Guantánamo Bay is an area in the southeast of Cuba that resides under United States and Cuban control. U.S.
Since Spain ceded Cuba to the United States in 1898, the relationship between Cuba and the United States has been convoluted and rocky.
While Cuba may be on many Americans’ travel bucket lists, Donald Trump is making this dream less and less attainable with each policy he passes. Not only are these increasingly tight travel restrictions affecting the thousands of US travelers that have dreamed of lounging on the beaches of Varadero or walking down the colorful Havana streets, the Cuban tourism industry is now struggling to generate profits like they once did.
Article originally published in NYT: https://www.nytimes.com/2019/03/28/opinion/cuba-economy.html
For the past 60 years, Cuba has been unable to finance its imports with its own exports and generate appropriate, sustainable growth without substantial aid and subsidies from a foreign nation. This is the longstanding legacy of Cuba’s socialist economy.
La constante fundamental en los 60 años de la economía socialista de Cuba ha sido su total incapacidad para generar un crecimiento adecuado y sostenible, sin ayuda y subsidios considerables de una nación extranjera, a fin de poder financiar sus importaciones con sus propias exportaciones. La historia de esta dependencia económica comenzó con España en la época de la colonia, continuó con Estados Unidos durante la primera república, se expandió de manera significativa con la Unión Soviética y finalmente con Venezuela desde el inicio de este siglo.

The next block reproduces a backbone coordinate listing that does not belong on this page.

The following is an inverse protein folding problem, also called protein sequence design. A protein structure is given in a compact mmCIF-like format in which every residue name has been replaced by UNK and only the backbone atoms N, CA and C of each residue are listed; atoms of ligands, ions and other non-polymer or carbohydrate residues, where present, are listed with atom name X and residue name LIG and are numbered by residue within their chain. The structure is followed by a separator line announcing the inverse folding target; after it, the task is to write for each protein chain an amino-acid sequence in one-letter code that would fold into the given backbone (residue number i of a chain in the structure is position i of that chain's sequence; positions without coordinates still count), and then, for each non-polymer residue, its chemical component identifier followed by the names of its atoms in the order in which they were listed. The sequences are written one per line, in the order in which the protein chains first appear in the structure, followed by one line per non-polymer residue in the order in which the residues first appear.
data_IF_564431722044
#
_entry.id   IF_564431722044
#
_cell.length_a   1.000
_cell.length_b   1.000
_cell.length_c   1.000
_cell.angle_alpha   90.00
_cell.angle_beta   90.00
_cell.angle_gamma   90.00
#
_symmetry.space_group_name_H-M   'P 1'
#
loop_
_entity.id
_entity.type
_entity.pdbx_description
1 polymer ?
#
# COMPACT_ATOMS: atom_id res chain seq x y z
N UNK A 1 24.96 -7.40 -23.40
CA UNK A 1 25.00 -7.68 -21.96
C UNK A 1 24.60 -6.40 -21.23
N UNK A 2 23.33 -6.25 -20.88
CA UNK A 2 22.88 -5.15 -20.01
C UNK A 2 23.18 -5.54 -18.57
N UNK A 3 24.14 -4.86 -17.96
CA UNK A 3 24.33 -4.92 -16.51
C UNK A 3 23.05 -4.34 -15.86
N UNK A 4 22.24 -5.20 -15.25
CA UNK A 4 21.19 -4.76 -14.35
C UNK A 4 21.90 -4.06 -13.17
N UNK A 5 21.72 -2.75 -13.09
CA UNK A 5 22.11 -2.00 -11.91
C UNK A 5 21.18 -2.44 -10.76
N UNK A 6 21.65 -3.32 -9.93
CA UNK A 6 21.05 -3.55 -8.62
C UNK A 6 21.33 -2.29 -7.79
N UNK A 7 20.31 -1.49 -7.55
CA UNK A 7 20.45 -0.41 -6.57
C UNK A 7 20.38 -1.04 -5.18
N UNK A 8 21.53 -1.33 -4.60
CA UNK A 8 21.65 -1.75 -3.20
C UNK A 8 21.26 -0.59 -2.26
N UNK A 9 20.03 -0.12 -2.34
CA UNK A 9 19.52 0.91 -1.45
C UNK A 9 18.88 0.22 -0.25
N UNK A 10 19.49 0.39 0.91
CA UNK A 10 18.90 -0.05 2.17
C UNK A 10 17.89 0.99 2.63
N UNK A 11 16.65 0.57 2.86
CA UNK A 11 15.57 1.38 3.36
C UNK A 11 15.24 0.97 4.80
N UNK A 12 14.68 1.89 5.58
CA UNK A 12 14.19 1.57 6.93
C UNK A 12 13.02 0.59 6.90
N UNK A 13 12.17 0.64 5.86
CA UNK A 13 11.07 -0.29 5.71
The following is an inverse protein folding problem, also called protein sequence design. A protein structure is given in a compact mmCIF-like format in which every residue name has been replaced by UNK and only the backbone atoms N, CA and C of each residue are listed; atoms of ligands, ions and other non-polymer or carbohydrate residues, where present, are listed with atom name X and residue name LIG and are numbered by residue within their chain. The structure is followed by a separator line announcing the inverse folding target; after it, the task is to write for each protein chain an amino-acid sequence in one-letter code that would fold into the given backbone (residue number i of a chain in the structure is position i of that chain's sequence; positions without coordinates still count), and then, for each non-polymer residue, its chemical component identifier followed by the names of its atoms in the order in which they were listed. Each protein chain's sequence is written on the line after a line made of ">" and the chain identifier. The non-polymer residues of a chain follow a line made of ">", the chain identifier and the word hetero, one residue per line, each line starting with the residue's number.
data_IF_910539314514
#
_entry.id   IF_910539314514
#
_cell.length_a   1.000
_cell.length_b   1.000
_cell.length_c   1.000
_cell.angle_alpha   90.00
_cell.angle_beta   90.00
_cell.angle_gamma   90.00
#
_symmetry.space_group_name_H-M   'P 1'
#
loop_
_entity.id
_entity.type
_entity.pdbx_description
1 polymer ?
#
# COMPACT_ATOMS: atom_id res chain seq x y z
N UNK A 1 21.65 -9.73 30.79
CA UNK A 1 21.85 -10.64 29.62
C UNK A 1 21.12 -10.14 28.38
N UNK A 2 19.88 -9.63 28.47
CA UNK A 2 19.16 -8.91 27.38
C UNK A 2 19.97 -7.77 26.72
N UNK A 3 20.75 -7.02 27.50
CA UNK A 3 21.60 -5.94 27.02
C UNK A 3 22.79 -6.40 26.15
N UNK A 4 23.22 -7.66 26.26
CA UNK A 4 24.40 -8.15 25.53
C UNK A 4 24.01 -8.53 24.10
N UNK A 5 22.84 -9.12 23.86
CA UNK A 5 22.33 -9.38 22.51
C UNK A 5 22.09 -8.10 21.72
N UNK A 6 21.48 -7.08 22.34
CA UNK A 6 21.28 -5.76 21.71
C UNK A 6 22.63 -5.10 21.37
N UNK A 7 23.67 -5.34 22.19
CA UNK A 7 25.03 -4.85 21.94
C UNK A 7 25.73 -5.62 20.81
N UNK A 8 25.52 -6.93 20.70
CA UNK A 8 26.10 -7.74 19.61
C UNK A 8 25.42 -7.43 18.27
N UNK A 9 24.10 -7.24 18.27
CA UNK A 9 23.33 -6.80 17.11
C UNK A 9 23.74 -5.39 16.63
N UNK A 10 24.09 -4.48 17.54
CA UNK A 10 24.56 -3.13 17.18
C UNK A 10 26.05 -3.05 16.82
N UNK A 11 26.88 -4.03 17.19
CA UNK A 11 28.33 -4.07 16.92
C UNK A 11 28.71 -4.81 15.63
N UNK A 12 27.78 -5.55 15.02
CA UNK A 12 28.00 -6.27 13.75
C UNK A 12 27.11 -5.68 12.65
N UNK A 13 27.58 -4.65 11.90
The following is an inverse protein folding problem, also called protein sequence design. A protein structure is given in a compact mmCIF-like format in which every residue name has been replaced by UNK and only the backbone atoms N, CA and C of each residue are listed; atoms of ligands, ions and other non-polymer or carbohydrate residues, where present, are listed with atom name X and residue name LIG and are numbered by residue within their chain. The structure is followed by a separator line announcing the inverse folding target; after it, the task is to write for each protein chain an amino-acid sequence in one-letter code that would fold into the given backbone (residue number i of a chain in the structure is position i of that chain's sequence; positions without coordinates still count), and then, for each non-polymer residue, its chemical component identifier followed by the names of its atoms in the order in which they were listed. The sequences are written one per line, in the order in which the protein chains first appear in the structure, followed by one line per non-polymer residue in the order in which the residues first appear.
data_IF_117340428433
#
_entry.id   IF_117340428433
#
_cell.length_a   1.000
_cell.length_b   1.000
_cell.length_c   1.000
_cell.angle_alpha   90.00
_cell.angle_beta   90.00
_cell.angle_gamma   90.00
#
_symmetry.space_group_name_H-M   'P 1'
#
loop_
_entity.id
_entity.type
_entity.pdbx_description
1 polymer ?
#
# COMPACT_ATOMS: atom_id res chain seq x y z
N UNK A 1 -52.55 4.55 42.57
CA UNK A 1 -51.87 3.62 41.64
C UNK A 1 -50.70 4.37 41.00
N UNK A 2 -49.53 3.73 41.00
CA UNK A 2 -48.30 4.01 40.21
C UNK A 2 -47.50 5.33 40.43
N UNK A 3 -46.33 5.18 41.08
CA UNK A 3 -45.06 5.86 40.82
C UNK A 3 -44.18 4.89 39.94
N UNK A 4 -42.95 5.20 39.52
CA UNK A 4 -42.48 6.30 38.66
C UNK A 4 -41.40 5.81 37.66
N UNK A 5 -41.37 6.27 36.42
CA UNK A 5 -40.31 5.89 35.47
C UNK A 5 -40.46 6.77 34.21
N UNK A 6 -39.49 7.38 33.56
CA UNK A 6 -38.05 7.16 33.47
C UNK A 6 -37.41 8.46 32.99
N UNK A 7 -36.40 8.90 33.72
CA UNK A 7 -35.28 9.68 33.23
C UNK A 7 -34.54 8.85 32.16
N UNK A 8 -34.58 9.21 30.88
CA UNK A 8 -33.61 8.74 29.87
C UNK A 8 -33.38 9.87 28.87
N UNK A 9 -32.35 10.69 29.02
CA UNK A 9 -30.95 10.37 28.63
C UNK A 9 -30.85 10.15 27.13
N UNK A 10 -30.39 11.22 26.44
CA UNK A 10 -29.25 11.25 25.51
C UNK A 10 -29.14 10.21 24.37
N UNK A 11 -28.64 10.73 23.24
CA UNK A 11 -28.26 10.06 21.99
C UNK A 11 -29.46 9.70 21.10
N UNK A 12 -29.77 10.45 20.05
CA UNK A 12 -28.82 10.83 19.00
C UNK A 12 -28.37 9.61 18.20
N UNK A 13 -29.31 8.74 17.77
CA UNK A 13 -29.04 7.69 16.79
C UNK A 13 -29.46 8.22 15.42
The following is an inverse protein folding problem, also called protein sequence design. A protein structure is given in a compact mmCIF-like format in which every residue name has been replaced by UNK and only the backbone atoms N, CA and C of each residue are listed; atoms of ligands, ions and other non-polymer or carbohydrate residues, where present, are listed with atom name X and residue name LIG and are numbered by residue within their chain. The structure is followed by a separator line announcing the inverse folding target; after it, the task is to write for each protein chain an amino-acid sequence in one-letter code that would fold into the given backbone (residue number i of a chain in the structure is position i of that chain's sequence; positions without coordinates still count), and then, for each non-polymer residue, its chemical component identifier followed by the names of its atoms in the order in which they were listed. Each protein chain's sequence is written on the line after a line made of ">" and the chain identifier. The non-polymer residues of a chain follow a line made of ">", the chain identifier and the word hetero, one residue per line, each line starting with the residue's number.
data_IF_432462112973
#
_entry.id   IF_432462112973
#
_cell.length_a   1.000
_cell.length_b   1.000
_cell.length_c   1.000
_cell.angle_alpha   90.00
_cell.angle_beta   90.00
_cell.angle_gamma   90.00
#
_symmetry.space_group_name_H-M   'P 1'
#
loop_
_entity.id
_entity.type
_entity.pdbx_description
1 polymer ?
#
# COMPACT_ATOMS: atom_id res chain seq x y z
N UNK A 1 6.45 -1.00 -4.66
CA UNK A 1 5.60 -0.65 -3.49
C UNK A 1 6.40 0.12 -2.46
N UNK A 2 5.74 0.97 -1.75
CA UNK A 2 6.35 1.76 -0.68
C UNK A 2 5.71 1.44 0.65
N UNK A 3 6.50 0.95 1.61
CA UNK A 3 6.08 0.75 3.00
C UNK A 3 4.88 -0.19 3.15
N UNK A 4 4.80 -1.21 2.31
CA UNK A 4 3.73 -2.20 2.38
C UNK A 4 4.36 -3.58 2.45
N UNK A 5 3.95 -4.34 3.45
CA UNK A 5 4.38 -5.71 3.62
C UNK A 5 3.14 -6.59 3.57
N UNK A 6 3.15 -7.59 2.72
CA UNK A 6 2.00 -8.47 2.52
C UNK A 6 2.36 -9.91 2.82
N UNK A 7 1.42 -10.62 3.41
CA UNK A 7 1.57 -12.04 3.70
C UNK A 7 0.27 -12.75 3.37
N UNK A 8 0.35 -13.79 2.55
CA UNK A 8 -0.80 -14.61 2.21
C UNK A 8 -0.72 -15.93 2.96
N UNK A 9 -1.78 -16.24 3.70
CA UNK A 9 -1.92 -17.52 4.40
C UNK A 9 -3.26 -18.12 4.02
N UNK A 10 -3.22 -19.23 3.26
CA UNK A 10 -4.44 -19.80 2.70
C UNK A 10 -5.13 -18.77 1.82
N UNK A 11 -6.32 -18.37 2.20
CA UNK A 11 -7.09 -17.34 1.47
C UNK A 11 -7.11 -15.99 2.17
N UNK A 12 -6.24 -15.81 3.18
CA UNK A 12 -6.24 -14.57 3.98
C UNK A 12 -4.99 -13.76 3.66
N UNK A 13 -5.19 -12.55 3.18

On Thursday, January 10 at 10:00 a.m., controversial leftist leader Nicolas Maduro was sworn in for a second 6-year term as President of Venezuela despite deteriorating economic and political conditions throughout the country. Although Maduro’s inauguration crowd was undeniably more sparse than in the past, a few leaders and foreign dignitaries made a point to make an appearance and show their support for the regime in spite of widespread international criticism.
In the past several months, Cuban citizens have been gathering in government-organized public forums around the country to discuss a reworking of the Cuban Constitution. The current constitution was created during the Cold War when Cuba was undergoing the Communist Revolution and was applicable to the goals of the Communist regime in Cuba. However, now that the political atmosphere is significantly different than during the Soviet-era, Cubans hope to make changes to the constitution that will better reflect Cuban society today.